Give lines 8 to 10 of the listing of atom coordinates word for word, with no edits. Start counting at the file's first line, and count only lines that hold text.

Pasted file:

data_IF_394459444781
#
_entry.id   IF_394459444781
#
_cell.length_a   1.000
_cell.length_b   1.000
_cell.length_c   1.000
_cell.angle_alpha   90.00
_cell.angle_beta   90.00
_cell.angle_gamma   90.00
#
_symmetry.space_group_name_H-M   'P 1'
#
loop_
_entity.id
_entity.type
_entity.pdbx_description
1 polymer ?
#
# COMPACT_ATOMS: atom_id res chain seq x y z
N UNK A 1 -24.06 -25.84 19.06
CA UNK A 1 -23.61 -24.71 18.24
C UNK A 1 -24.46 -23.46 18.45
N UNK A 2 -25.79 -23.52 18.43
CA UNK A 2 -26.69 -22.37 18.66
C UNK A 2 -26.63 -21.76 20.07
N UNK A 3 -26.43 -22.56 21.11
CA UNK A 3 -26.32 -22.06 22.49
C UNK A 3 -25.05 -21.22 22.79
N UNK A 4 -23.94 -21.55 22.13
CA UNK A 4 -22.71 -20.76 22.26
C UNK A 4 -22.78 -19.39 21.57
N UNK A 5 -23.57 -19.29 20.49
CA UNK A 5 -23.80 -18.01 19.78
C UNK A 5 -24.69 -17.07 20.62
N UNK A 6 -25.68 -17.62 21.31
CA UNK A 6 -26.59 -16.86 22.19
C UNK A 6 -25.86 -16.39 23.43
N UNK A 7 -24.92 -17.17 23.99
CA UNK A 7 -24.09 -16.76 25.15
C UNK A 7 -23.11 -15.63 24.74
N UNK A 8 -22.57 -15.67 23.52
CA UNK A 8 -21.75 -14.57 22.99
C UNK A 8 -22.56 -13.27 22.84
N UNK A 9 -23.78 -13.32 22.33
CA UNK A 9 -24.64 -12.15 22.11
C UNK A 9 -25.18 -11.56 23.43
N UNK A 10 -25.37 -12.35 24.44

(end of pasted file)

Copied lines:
_cell.angle_alpha   90.00
_cell.angle_beta   90.00
_cell.angle_gamma   90.00